Why the Math Around Adaptive AI is Painful

Artificial intelligence (AI) is expensive.

Companies driving lower costs while investing in digital transformation to become faster, leaner, and more profitable, I get the physics! Don’t look too deeply into it yet. Artificial intelligence techniques are not built on being a cost-saving model.

Adaptive artificial intelligence and machine learning business models include the promise of high-speed processing, automation, and response; many organizations consider this capability to be the most cost-effective, organized, and rational decision. Okay, I hear you. Indeed.

Active AI business strategies are effective because organizations will make more sense of their data sitting in the cloud, precious SANs, LUNS, and S3 buckets within Databricks and Snowflake. If you count the data sitting on the DR, that’s a lot of data. Data modeling with AI and ML is old news. Many organizations have not received a solid ROI for this significant investment. With dynamic AI business platforms that require pre-filtered data sets to make informed and optimized decisions, let’s consider the possibilities that are achievable.

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Many organizations, including financial institutions, are experiencing large-scale attacks and even comprehensive dynamic controls with traditional information security solutions, experienced SecOps services, and MSSPs. Etc. The need for true auto-remediation powered by adaptive AI is a necessary condition to deal with growing cyber threats.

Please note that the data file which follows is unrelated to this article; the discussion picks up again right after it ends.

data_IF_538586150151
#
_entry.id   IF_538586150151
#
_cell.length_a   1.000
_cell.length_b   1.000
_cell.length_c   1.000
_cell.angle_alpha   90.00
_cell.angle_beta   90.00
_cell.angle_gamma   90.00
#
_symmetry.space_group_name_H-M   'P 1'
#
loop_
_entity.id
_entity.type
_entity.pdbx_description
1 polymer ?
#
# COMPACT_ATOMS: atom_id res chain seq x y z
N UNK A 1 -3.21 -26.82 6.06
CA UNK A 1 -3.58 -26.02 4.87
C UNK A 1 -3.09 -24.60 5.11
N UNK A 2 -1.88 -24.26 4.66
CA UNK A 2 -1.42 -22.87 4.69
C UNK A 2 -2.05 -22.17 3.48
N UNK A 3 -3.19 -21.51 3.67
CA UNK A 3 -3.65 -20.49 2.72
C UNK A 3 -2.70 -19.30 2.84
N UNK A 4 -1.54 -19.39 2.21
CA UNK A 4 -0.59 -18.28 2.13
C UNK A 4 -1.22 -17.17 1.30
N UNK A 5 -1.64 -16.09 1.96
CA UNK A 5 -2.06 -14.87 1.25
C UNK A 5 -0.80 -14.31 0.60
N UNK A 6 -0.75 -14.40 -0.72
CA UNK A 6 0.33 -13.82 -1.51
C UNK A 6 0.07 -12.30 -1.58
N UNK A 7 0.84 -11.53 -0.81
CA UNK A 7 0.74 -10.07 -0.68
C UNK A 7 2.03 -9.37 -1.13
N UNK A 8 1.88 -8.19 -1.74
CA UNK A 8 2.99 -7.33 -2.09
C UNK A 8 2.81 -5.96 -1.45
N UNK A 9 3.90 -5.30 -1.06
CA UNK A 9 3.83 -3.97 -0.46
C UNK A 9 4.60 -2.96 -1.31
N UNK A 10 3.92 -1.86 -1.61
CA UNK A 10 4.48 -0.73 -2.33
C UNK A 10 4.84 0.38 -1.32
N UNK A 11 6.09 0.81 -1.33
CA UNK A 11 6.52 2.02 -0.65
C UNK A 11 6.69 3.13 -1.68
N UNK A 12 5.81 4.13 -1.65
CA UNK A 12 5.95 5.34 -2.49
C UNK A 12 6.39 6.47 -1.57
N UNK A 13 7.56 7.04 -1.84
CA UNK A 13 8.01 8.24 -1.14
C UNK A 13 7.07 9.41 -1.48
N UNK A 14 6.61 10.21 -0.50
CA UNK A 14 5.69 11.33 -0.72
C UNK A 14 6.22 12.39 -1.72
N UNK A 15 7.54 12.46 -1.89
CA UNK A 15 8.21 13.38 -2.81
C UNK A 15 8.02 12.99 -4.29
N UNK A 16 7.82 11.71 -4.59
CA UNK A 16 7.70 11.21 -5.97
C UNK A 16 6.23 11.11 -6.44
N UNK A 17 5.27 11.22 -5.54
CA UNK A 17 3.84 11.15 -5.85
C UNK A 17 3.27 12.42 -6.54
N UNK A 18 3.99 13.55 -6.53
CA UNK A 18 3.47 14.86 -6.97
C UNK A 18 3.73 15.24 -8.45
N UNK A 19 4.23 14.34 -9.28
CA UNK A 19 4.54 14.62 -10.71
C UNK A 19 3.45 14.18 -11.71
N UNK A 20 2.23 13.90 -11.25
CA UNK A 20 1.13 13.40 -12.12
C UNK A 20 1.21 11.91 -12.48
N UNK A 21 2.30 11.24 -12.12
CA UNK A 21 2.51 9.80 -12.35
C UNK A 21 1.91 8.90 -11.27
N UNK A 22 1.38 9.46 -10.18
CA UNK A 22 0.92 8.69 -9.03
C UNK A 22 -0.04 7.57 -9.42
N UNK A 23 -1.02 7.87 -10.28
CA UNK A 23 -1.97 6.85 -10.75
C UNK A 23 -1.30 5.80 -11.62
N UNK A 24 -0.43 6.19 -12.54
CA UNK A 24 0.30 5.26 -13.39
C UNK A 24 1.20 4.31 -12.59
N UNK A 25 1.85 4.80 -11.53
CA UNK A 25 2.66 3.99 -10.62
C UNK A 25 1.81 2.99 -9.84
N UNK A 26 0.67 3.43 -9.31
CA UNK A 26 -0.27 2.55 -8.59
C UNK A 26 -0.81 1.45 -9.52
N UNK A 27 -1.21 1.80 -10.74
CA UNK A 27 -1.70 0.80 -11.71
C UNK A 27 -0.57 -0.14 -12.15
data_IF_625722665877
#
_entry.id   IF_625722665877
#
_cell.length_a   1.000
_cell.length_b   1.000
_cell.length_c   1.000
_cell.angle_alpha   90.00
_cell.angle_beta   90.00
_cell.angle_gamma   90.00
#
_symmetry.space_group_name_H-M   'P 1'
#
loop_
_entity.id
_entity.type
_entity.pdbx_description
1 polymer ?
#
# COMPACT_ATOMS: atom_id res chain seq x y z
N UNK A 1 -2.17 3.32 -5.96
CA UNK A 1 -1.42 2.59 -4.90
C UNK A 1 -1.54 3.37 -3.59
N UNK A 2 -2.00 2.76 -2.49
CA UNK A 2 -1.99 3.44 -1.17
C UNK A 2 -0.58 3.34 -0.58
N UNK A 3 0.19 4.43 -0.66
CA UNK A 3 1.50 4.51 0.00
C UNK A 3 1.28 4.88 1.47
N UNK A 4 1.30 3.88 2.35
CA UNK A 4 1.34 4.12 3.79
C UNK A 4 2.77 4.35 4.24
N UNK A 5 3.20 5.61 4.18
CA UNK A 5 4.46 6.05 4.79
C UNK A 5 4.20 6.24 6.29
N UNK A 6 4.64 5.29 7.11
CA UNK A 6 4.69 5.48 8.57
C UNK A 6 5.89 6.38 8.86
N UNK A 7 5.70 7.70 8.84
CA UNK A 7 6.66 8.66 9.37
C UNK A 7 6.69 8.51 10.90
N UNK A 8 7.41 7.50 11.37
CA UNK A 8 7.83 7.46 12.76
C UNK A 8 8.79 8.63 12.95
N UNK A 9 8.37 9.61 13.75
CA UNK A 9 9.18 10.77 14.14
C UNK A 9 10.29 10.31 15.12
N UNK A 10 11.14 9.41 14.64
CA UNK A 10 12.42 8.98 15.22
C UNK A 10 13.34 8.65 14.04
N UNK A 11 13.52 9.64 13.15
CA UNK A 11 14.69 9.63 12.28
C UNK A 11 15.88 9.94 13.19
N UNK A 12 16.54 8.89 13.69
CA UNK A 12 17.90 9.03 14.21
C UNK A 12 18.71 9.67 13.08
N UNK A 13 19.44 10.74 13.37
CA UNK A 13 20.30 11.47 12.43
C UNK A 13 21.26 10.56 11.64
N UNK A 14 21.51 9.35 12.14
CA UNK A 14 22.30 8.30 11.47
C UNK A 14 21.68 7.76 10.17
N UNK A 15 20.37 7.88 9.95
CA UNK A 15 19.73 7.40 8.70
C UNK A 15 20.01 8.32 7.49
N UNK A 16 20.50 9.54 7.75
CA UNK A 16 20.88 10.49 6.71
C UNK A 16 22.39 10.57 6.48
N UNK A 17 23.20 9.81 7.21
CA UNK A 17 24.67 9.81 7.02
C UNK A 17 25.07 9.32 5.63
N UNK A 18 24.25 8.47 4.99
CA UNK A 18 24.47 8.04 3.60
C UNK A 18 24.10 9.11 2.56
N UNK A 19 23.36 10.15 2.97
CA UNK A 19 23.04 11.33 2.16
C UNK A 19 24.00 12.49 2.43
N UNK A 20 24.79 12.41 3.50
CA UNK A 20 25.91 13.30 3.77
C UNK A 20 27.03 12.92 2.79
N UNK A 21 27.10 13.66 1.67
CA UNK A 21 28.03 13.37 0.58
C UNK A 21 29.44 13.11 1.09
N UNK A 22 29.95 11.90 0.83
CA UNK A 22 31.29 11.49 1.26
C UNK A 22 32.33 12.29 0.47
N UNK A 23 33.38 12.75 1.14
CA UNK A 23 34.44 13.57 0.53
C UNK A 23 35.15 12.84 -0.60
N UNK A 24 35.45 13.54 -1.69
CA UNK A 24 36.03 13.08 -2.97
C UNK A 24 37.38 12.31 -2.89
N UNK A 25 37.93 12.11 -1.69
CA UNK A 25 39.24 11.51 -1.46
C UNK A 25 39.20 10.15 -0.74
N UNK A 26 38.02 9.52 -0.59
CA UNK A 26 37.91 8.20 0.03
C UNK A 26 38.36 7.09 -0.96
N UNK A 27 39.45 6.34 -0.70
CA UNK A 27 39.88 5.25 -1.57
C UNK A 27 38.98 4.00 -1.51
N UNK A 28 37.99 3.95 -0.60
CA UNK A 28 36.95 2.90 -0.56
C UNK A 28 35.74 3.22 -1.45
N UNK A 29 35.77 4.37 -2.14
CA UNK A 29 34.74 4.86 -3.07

The foundation of the current and future web 3.0 and blockchain technologies is based on the ability of the new contract. Smart contracts and blockchain power will benefit rental cars, medical record and payment automation, and passport processing. Adaptive AI and machine learning are essential for this job stream.

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Many agree that adaptive AI will only work if enough data is processed. Organizations end up having to deal with the costs of data storage, replication, and energy before AI takes off.

In the Splunk example, this company will charge for the amount of data it will process and store, as it should! However, many organizations choose to only send certain log files to Splunk to reduce costs. Now, in the new world of blockchain and dynamic AI, organizations need to increase budgets to support data storage to make AI work as planned.

Some organizations are looking at adaptive AI as a replacement for human capital. AI will need to develop its own self-sustaining, creative, and creative abilities.

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Organizations will need trained data scientists and analytics resources until that day happens. In addition to computing, storage, cybersecurity, and development services, how will flexible AI become a cost asset for organizations?

As I said earlier, wait to see the statistics. Such as combating cybersecurity attacks with continuous monitoring, threat hunting, and incident response, blockchain, and adaptive AI will require similar disciplines. Organizations should view their cost model as an ongoing cost of operations and development until the promise of dynamic AI is realized.

Weighing the costs of compliance, cybersecurity, and risk, does adaptive AI pose a significant threat to an organization’s financial outlook?

That is for another time 🙂

All the best,

John

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